Universities and universities of applied sciences must do what they can to accept refugees as students or researchers. This is the upshot of a petition signed by more than six hundred people.

“Everyone sees the news about the refugee problem,” says initiator and former UvA Political Science lecturer Rob Hagendijk. “And a number of people have said that we need to do something. That’s when I thought that we need to look closer to home.”

“Not an elitist endeavour"

In the petition, Hagendijk writes that it is not an elitist endeavour to help the better educated primarily. “All refugees should be offered a perspective that ties in with their ambitions and capabilities. As Dutch people, we can play a part if everyone looks for possibilities and ideas in their own circles.”

The petition was prompted by a Hungarian colleague who encountered refugees at the Budapest train station and also met a professor among them. “Once these people have settled, they need to be enabled to pick up their lives again,” says Hagendijk.

One hundred refugees to Rotterdam University of Applied Sciences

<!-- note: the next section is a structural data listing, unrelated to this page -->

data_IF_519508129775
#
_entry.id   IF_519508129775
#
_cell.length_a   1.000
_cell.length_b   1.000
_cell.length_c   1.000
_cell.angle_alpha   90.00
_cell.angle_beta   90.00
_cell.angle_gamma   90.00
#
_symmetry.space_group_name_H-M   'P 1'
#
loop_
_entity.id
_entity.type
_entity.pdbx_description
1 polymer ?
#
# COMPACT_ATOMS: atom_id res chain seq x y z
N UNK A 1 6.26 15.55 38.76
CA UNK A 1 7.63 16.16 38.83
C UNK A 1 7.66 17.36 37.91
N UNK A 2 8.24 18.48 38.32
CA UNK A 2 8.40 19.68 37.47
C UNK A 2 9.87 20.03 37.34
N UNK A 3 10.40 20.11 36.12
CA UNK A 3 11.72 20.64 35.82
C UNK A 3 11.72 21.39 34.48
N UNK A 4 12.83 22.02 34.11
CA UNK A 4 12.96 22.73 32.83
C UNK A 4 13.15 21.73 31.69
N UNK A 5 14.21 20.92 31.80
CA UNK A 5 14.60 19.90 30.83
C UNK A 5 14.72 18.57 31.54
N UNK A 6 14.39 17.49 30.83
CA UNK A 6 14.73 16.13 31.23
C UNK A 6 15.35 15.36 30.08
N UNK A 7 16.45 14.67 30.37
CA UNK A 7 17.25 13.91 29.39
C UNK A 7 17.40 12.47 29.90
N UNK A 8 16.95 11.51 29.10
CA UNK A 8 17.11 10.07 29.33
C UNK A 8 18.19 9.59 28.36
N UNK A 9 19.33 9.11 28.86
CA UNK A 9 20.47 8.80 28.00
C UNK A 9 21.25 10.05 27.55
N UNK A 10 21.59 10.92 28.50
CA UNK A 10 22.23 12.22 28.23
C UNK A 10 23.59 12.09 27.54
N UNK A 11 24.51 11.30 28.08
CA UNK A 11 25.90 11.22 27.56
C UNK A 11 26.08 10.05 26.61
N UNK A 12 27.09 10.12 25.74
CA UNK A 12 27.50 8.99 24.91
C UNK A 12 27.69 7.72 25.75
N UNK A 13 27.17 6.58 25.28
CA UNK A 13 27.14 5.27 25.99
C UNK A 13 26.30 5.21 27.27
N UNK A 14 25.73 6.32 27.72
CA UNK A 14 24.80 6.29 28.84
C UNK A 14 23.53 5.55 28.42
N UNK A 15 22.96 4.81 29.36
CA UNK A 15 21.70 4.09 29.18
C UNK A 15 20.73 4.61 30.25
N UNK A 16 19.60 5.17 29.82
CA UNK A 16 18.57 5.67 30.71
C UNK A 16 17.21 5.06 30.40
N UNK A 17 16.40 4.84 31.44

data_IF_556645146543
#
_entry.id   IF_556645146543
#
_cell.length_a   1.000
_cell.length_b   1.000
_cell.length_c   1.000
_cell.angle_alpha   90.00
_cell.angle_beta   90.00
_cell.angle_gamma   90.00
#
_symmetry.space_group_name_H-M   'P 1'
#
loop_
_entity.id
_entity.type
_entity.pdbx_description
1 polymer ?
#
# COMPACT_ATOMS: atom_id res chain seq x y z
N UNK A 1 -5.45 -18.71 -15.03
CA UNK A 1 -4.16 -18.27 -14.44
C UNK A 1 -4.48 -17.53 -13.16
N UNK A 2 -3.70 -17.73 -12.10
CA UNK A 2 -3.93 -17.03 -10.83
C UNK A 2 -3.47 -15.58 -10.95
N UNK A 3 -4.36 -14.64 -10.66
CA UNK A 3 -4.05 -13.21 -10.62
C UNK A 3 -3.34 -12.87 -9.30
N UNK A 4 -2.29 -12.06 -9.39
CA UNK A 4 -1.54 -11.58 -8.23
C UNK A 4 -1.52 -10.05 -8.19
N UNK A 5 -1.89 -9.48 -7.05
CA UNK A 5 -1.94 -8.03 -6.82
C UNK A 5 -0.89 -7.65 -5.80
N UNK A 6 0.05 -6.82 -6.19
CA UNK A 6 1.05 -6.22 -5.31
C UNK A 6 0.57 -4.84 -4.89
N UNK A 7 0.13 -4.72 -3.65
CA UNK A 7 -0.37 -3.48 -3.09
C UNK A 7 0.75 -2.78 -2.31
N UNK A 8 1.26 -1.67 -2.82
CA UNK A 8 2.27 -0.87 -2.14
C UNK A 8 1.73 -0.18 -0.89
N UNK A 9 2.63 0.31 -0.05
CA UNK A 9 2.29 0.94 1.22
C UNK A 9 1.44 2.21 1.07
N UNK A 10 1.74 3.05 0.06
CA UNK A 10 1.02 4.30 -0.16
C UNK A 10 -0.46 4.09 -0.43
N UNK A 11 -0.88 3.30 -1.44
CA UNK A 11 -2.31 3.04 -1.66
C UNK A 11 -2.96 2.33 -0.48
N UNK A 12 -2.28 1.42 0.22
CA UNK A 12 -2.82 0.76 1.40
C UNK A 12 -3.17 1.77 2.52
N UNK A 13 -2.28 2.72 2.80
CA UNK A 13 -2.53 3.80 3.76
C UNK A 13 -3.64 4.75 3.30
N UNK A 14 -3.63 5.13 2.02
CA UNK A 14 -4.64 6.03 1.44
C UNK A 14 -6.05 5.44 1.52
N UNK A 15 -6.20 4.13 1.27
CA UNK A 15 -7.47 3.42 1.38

Last week the universities and universities of applied sciences agreed to admit refugee students. Rotterdam University of Applied Sciences, for example, announced that it would accept one hundred.

“That’s an excellent and wonderful idea,” says Hagendijk. “The petition came at the same time as the consultations between the institutions on the refugees. But we also need to think of solutions in terms of jobs for researchers and scholars: how can we help those people?”

The petition asks the education institutions “to remove bureaucratic obstacles, make funds and facilities available and support staff and student initiatives.” The signatories call on Minister Bussemaker of Education, Culture and Science to lend material and political support.

Meetings are being held in a number of cities to draw up plans to address this issue. Hagendijk: “There will be some overall coordination of these plans. What’s going on and where’s the expertise? There is of course a lot that needs to be arranged and fortunately people are trying to come up with solutions.”